Saturday, March 17, 2018

Norman Cavalry Test Base

Finished painting the Norman Cavalry test base I put together about a couple of weeks ago.  I was worried if three on a base would be too many, and also I was worried that I wouldn't be able to paint them because they were too close together.  Both concerns ended up being "challenges" but not anything that would change my mind in basing them this way.  That said, with the four base unit, the two in the front are going to be three figures, but the two in the back are only going to be two figures.  My main concern is that the bases are not deep enough to allow two bases with three figures each being able to line up back to front without the horses hitting each other before the bases are flush.  Not only does that not look that great (too close together front to back) but I also want the bases to be flush if I can.  I ran into this problem with my old cavalry figures like the Macedonians and Romans as well but because the unit was several individual figures on a tray I could space them out so that they didn't bump or look funny.  With these, because the number of figures on the base is less important to me or the rules I will likely use with these figures, it is fine if the two rear bases have fewer horses.  Probably more accurate in how the unit would look en mass while moving about the battlefield anyway.  Anyway, here they are.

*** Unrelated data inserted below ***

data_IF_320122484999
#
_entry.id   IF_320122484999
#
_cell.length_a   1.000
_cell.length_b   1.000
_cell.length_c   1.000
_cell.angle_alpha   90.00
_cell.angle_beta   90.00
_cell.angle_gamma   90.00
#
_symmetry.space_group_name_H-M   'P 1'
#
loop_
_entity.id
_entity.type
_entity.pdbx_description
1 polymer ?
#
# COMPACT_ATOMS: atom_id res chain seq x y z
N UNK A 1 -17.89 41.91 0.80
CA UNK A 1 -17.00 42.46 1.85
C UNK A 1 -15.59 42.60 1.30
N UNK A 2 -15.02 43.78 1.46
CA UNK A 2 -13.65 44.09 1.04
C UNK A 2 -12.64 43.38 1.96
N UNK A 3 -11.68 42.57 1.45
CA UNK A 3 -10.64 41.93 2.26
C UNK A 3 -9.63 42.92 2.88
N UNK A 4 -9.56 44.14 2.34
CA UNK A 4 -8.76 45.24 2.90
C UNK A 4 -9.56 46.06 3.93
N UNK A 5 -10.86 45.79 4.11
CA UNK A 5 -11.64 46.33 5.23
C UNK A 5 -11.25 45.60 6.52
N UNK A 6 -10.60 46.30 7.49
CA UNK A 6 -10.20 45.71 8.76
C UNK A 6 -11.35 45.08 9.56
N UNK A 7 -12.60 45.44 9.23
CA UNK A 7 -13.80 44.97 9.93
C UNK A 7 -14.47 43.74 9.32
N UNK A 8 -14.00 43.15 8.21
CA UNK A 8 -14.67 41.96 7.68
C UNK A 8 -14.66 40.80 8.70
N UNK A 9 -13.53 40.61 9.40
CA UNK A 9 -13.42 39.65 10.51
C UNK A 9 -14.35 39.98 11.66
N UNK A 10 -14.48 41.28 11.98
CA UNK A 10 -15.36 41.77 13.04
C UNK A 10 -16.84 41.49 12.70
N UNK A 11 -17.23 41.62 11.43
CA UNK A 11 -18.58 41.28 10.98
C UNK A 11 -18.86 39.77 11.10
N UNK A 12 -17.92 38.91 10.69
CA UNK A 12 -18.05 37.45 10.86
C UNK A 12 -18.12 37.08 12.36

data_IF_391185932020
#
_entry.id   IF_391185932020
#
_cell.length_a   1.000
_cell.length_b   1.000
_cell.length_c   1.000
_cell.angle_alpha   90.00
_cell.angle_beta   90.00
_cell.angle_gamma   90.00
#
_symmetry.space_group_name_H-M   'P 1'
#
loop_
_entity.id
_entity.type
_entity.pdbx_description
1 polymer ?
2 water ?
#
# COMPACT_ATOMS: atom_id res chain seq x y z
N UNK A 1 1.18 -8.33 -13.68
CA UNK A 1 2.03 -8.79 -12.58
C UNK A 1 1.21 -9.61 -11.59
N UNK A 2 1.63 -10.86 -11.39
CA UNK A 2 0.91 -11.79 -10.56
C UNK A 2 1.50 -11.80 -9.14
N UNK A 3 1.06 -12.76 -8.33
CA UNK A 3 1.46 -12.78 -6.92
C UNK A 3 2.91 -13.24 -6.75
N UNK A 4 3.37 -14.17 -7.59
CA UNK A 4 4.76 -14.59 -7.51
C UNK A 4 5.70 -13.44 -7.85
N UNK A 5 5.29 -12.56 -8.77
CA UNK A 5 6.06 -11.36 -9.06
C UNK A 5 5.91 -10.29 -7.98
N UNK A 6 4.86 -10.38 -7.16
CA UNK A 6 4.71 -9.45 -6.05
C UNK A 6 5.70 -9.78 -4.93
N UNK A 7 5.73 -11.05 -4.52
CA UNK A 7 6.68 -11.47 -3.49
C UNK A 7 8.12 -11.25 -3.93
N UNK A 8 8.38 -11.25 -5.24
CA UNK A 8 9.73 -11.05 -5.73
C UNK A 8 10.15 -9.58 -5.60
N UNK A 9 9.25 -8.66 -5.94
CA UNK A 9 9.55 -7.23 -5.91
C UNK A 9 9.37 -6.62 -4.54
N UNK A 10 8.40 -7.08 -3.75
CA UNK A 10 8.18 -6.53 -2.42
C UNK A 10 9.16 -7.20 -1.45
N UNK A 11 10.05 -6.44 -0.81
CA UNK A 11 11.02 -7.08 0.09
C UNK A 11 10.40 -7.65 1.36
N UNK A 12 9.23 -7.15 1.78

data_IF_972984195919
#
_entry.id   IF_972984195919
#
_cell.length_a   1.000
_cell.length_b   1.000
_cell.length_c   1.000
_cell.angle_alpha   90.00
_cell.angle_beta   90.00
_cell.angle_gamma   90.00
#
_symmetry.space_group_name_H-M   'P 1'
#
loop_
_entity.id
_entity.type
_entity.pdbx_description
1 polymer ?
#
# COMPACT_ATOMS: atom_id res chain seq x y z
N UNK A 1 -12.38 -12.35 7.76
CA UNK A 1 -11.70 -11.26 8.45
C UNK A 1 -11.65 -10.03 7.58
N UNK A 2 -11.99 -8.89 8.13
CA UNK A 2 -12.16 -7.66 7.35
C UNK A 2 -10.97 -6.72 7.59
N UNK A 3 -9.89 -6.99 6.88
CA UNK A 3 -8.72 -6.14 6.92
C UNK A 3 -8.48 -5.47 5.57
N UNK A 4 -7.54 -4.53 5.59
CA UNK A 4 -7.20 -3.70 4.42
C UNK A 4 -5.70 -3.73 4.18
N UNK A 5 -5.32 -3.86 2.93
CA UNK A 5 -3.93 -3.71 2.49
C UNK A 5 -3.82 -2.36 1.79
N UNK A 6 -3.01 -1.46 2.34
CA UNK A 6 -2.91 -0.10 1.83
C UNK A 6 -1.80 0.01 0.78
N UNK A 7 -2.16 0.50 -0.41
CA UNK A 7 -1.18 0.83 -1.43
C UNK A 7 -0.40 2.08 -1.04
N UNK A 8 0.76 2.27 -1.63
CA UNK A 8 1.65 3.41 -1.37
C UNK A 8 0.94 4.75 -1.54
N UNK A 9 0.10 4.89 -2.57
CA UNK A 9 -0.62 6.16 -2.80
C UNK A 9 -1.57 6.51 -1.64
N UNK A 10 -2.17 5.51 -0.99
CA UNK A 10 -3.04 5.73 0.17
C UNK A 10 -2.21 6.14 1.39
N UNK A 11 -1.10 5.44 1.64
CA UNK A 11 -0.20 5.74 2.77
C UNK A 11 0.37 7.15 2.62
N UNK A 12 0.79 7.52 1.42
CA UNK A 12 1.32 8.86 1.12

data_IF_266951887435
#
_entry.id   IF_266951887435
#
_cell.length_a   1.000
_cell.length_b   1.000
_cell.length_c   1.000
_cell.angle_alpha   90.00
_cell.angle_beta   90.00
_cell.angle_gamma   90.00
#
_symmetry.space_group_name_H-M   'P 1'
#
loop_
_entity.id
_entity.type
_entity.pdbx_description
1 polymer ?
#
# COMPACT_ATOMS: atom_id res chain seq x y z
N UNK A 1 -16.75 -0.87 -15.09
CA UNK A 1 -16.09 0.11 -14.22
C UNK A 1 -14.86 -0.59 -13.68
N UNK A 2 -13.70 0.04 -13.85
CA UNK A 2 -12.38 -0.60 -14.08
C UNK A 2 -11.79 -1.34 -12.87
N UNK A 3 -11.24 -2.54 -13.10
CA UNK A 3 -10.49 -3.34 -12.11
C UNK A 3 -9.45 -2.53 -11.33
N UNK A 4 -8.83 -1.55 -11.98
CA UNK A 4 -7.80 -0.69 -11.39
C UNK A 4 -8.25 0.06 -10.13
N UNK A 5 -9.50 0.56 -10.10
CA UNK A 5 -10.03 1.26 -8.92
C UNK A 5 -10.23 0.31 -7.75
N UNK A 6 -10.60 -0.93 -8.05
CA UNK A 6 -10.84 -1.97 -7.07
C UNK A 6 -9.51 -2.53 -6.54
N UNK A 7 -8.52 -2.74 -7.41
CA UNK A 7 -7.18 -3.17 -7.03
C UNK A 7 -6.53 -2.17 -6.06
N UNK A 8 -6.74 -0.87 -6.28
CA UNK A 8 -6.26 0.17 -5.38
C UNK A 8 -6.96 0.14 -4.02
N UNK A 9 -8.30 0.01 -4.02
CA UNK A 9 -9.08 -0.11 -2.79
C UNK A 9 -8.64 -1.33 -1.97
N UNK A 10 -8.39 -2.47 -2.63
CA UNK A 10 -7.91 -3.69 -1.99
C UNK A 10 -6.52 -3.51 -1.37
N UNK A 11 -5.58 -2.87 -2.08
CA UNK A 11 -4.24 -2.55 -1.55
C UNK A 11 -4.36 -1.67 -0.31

The Normans themselves are the same heads as the infantry figures construction wise.  The bodies, however, are 1/2" x 1/2" spools (slightly shorter than the more common 1/2" x 5/8" ones you will find in a craft store, I had to order these from my online craft parts supplier).  You need this shorter spool so that the figure does't sit too high in the saddle.  Same arms, same spears, same shields, same paper chainmail skirt as the infantry.  You can't see it in this figure but I did do the legs differently than I normally do.  They use stirrups so I wanted the leg to be straight and extended (rather than bent and clinging to the side of the horse like the Macedonians or Persians or Romans would have ridden during that earlier time).  So I used a tile spacer for the leg (straight with the curved end glued up under the chainmail skirt so that I could pivot the leg to a desired angle easily) and on the flat end I glued a little "foot" also made out of tile spacer.  You can see this better in some of the other pictures.  Also, painting wise, I realized that although I like the larger, extended helmet look I have on the infantry figures personally better, historically that is not what they would have looked like most likely.  The helmet would have been more of a cap and the metal around the backs of their necks and around their face would have been chainmail, so I painted these that way.  I like the other look better from an artistic point of view (this is a LOT of chainmail to be looking at) but historically, this way of doing it is more correct so I am going to stick with this from now on, at least for the Normans.  For their allies, I will probably use the older way of doing the helmets just so we will be able to tell the allies apart from the Normans on the table top.
From the rear.  I paint the tail on the horses but the manes are what I've always used, this extra fluffy pipe cleaner I get at Michaels.
I debated on whether to have the shields at the ready, or slung on their backs.  I think for the rear ranked bases I might actually have one of the figures with the shield on his back.